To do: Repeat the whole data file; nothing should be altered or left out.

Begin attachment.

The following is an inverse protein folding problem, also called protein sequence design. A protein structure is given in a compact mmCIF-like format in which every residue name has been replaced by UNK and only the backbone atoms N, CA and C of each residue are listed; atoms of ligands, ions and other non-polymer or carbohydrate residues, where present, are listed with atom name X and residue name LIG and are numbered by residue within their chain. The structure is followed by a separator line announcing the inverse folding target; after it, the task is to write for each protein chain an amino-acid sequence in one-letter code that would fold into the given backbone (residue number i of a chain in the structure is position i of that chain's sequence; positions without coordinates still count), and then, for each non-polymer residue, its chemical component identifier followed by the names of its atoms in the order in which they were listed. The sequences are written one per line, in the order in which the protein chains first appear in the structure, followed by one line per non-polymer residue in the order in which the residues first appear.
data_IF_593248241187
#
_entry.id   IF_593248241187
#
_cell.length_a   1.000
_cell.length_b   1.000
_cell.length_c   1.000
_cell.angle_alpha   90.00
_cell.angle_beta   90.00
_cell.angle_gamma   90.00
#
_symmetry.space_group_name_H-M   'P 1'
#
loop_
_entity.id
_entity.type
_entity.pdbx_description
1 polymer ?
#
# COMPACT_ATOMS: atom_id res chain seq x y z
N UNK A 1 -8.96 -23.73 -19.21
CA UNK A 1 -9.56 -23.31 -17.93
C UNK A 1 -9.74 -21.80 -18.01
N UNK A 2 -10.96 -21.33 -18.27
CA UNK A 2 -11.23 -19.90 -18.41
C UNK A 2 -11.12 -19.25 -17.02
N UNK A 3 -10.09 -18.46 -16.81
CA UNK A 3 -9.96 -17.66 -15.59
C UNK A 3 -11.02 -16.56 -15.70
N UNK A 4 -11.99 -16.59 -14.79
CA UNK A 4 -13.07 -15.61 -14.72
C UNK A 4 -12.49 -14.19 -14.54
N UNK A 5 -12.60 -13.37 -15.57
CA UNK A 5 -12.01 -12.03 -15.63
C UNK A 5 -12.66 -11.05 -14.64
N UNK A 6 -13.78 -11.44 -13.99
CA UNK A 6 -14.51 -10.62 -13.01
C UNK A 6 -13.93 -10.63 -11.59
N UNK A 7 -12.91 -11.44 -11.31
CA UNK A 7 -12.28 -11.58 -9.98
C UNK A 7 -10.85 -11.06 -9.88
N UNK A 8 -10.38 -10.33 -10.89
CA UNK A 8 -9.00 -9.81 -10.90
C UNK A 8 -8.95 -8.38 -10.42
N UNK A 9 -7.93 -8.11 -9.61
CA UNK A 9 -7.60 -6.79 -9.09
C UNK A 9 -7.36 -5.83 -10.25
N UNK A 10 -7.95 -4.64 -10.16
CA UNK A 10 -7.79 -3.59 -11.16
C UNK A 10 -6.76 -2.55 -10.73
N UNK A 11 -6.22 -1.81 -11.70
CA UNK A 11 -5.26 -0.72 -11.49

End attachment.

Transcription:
The following is an inverse protein folding problem, also called protein sequence design. A protein structure is given in a compact mmCIF-like format in which every residue name has been replaced by UNK and only the backbone atoms N, CA and C of each residue are listed; atoms of ligands, ions and other non-polymer or carbohydrate residues, where present, are listed with atom name X and residue name LIG and are numbered by residue within their chain. The structure is followed by a separator line announcing the inverse folding target; after it, the task is to write for each protein chain an amino-acid sequence in one-letter code that would fold into the given backbone (residue number i of a chain in the structure is position i of that chain's sequence; positions without coordinates still count), and then, for each non-polymer residue, its chemical component identifier followed by the names of its atoms in the order in which they were listed. The sequences are written one per line, in the order in which the protein chains first appear in the structure, followed by one line per non-polymer residue in the order in which the residues first appear.
data_IF_593248241187
#
_entry.id   IF_593248241187
#
_cell.length_a   1.000
_cell.length_b   1.000
_cell.length_c   1.000
_cell.angle_alpha   90.00
_cell.angle_beta   90.00
_cell.angle_gamma   90.00
#
_symmetry.space_group_name_H-M   'P 1'
#
loop_
_entity.id
_entity.type
_entity.pdbx_description
1 polymer ?
#
# COMPACT_ATOMS: atom_id res chain seq x y z
N UNK A 1 -8.96 -23.73 -19.21
CA UNK A 1 -9.56 -23.31 -17.93
C UNK A 1 -9.74 -21.80 -18.01
N UNK A 2 -10.96 -21.33 -18.27
CA UNK A 2 -11.23 -19.90 -18.41
C UNK A 2 -11.12 -19.25 -17.02
N UNK A 3 -10.09 -18.46 -16.81
CA UNK A 3 -9.96 -17.66 -15.59
C UNK A 3 -11.02 -16.56 -15.70
N UNK A 4 -11.99 -16.59 -14.79
CA UNK A 4 -13.07 -15.61 -14.72
C UNK A 4 -12.49 -14.19 -14.54
N UNK A 5 -12.60 -13.37 -15.57
CA UNK A 5 -12.01 -12.03 -15.63
C UNK A 5 -12.66 -11.05 -14.64
N UNK A 6 -13.78 -11.44 -13.99
CA UNK A 6 -14.51 -10.62 -13.01
C UNK A 6 -13.93 -10.63 -11.59
N UNK A 7 -12.91 -11.44 -11.31
CA UNK A 7 -12.28 -11.58 -9.98
C UNK A 7 -10.85 -11.06 -9.88
N UNK A 8 -10.38 -10.33 -10.89
CA UNK A 8 -9.00 -9.81 -10.90
C UNK A 8 -8.95 -8.38 -10.42
N UNK A 9 -7.93 -8.11 -9.61
CA UNK A 9 -7.60 -6.79 -9.09
C UNK A 9 -7.36 -5.83 -10.25
N UNK A 10 -7.95 -4.64 -10.16
CA UNK A 10 -7.79 -3.59 -11.16
C UNK A 10 -6.76 -2.55 -10.73
N UNK A 11 -6.22 -1.81 -11.70
CA UNK A 11 -5.26 -0.72 -11.49